Maybe we get carried away with the achievements of individuals from Northern Ireland. But at key moments in our history over the last decades those have indisputably managed to brighten our lives.
Regardless of our political differences, which are deep and sometimes extreme, it's nonetheless true that those successes have managed to cross the barriers and be shared by everyone or at least those inclined to regard sport, the arts or invention or just common humanity as sources of interest and joy.
Sometimes those moments have been coloured by grief also. I know I've written about many of these, whether it be Oscar Knox, George Best, Alex Higgins, Michaela McAreavey or Seamus Heaney, because I happen to believe that occasionally individuals can lighten the load of a society or manage to light a way through particular dark experiences or just help us in some small, important way in our own adversity.
Maybe, too, we are particularly taken with such things. Whatever anyone thinks about 'Ulster' or 'Northern Ireland' or 'the North' or 'this part of Ireland' or whatever the term is, it cannot be questioned that the shared daily experience of the last 40 years and longer has fashioned a space which is unique in these islands. That understood, it is not surprising that a global success will be registered here, among us, with an especial regard, have multiple meanings ascribed to it, have resonance and impact beyond the simple scoreboard or record book or roll-call of winners.
This isn't New York or London any more than it is even Dublin or Paris. It's a little city in a little vexed corner with a little population staring at each other across little streets still and living, mostly, still, in little houses. And all around are other little locations in even more condensed cities, towns, villages and still remote homesteads where people live their lives with more or less to show for it.
This is us, for better or worse, lodged side by side with all our small but important values and ambitions and the usual human roster of pride and hurt and joy and disappointment and simple getting on with it.
I don't happen to believe, amid all the trouble, that most of us have lost sight of our common condition and the simple fact that most of the world doesn't really bother all that much with us.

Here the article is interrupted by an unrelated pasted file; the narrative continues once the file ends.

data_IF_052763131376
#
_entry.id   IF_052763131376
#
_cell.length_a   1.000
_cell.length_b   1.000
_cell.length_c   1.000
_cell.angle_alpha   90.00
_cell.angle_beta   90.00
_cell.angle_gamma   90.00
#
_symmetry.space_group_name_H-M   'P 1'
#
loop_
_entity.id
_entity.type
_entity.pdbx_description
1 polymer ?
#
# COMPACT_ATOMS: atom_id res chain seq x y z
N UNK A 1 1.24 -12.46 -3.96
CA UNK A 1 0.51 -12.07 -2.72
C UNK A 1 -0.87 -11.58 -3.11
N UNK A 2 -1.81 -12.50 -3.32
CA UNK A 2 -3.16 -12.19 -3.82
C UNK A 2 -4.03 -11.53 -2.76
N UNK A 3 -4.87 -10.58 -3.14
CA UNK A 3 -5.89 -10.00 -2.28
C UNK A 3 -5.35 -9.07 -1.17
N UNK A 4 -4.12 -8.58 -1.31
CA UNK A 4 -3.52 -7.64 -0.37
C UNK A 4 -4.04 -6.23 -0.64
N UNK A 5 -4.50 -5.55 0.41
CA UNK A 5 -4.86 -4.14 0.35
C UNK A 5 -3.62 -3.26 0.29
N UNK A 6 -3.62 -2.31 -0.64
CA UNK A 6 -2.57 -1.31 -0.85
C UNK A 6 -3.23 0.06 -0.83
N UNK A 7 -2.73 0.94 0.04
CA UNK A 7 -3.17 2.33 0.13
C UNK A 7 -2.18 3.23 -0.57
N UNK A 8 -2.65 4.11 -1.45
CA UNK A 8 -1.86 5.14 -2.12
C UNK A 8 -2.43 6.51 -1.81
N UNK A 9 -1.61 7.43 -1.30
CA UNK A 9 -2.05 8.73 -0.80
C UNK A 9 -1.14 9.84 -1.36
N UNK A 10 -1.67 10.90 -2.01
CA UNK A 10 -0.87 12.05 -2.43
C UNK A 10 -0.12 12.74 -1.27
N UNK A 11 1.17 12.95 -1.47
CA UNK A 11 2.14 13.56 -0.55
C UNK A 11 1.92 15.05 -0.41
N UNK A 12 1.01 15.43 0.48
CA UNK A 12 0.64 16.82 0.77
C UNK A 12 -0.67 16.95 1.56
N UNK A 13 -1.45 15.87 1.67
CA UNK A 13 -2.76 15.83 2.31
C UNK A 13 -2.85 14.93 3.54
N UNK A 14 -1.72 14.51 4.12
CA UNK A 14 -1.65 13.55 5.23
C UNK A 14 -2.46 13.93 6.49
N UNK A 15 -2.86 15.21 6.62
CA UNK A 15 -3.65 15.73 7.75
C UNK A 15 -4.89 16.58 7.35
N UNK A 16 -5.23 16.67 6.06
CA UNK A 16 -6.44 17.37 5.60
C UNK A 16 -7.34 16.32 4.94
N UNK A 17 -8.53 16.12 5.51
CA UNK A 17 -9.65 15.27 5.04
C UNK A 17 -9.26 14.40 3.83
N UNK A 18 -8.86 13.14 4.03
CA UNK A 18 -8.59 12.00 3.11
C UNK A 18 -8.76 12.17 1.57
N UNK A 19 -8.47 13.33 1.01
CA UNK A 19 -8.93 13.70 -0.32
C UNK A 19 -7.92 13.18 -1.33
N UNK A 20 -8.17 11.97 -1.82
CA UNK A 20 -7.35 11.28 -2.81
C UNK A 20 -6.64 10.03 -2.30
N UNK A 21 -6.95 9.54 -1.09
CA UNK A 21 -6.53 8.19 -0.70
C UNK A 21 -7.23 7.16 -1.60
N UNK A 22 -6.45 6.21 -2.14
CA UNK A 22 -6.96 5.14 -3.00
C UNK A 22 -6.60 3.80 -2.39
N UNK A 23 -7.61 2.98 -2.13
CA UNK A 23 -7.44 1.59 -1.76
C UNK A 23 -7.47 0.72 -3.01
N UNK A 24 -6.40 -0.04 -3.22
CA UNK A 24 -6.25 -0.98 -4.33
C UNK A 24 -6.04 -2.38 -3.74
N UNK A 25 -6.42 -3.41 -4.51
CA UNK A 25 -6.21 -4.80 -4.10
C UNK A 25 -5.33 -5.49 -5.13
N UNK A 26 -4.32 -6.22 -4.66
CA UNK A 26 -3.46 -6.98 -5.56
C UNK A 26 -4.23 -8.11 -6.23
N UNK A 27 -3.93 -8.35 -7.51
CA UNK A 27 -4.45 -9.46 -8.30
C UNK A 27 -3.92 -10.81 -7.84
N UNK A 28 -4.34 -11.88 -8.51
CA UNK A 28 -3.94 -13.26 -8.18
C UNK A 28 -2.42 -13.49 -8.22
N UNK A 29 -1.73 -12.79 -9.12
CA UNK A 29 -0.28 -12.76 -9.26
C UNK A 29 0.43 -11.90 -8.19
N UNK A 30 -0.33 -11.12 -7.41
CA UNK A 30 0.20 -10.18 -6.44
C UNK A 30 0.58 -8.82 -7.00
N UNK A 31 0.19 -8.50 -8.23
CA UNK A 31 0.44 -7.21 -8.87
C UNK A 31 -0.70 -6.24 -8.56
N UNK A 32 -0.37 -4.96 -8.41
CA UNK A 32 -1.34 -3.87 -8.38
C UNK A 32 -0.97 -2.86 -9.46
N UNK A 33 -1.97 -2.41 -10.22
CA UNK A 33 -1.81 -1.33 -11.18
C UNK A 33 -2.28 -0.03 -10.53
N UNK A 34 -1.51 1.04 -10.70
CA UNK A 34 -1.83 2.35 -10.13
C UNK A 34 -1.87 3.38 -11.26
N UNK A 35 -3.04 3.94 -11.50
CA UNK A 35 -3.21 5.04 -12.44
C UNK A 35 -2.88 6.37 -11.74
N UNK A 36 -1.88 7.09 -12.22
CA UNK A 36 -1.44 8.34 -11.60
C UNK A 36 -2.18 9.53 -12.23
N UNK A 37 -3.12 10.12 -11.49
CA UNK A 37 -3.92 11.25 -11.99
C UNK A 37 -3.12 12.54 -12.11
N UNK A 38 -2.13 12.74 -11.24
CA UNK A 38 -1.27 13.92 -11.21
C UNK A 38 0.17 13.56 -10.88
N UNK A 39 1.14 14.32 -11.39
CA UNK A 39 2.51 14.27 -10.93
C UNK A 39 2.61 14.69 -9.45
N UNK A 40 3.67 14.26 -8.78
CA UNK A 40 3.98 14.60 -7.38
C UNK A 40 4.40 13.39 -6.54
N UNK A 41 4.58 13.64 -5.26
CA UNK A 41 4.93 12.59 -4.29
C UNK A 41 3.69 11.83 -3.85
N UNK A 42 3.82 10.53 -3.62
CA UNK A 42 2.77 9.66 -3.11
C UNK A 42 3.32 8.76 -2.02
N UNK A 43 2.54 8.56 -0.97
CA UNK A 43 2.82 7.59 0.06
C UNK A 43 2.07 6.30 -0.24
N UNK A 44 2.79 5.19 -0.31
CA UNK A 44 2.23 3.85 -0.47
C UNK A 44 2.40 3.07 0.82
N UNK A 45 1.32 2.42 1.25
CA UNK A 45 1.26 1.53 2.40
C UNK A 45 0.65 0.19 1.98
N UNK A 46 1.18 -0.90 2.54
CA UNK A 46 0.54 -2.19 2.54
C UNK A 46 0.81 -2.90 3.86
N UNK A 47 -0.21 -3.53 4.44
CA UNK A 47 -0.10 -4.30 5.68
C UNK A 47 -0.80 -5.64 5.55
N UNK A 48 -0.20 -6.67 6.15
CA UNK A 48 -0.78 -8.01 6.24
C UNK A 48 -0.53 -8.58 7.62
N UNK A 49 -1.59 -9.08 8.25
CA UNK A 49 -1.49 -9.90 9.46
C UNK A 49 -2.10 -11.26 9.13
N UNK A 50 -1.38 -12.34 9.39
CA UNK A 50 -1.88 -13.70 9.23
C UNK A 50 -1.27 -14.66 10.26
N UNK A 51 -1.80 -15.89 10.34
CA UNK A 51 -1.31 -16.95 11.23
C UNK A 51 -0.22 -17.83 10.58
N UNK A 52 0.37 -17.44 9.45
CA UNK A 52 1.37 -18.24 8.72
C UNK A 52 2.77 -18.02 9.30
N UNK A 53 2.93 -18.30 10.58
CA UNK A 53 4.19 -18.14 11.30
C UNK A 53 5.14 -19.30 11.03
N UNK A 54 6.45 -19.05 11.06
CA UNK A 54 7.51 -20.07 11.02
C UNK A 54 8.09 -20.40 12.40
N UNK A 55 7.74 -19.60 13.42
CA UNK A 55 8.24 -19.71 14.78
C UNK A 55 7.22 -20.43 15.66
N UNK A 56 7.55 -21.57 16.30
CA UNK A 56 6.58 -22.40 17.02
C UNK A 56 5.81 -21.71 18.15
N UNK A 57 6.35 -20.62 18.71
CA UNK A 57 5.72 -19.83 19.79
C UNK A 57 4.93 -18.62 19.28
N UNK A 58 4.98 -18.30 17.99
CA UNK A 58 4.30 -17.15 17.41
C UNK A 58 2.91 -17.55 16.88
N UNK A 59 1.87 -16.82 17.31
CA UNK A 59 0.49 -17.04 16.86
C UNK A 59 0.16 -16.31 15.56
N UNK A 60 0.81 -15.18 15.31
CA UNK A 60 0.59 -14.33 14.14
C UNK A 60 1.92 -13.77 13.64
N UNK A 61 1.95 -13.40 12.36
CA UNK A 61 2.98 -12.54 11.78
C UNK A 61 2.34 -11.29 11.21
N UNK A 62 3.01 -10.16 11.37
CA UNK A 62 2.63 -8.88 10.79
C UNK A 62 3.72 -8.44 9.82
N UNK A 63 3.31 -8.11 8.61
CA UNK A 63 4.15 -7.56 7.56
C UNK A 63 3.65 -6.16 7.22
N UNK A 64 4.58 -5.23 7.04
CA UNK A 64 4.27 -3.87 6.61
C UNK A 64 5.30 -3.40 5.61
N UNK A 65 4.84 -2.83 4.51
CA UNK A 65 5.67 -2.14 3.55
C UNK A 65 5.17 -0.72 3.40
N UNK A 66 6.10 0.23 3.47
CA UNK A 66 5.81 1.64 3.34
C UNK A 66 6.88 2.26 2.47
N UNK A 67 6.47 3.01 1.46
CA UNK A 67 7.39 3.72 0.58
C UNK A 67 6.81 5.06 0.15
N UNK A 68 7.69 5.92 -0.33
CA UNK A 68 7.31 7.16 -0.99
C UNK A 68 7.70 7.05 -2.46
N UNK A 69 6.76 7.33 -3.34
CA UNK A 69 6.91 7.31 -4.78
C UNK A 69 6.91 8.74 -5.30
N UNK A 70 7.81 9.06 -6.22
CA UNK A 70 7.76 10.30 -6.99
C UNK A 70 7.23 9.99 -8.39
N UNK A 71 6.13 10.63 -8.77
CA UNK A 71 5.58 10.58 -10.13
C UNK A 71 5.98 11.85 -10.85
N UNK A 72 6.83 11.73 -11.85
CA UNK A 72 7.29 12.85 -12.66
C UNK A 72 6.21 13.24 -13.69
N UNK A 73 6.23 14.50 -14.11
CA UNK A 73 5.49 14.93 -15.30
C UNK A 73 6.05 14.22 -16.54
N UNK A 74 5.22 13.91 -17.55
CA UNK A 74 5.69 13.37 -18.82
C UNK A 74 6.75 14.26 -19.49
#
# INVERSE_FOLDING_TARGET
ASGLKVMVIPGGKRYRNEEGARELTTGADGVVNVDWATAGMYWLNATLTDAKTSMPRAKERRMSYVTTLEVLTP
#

So, I can be forgiven – we can be forgiven – if the opportunity is taken when it occurs, and my, my, doesn't it occur quite often! – to revel unduly in the big time success of one of our own.
Rory McIlroy follows in the footsteps of other individuals – several of them vying with him in the very same arena for the honours – in making our place known globally for something other than trouble.
And, like Darren Clarke and Graeme McDowell and a handful of our very best sportspeople and artists and entrepreneurs, he manages to reach his own goals, his own very high-altitude ambitions, while being aware also of the huge impact 'at home'.
We would never seek to pile on the shoulders of anyone with talent the ridiculous additional burden of lightening the days the rest of us struggle through in workplace, schoolroom and home. We don't demand that people busy about their own skills and careers should remember who they are and where they are from. It's up to them and we don't badger them for some kind of success by proxy.
But when it happens that great success is achieved by such people and they themselves volunteer on our behalf to showcase their own place and their own people, that is always met among us with even greater acclaim, even deeper joy.
And I make no apology for joining my voice to the chorus of simple happiness which greeted Rory's Open Championship win at the weekend. It is tremendous source of pride that, in addition to there being a day last week when all three of our top players were in the top 10 on the leaderboard, the youngest of those pressed on like a veteran, like the very greatest practitioners of that sport, to win out in the end, having led the way.
Surely that would be something which would meet with acclaim across all our borders? And, happily, it has been.
A few months back when McIlroy let it be known that he would be representing Ireland at the next Olympics, there was little or no fuss here. How ironic it is that one of the phone-ins on a GB radio station on Sunday night was about the alarm that decision was causing in Britain over the fact that this bright star was not, at least for those Games, in their firmament.
No matter. We know who he is. He knows who he is. Everyone knows where he's from.
Given the prizes showering on him and the promise of more to come, that's maybe not Rory's greatest triumph.
But it's pretty close.
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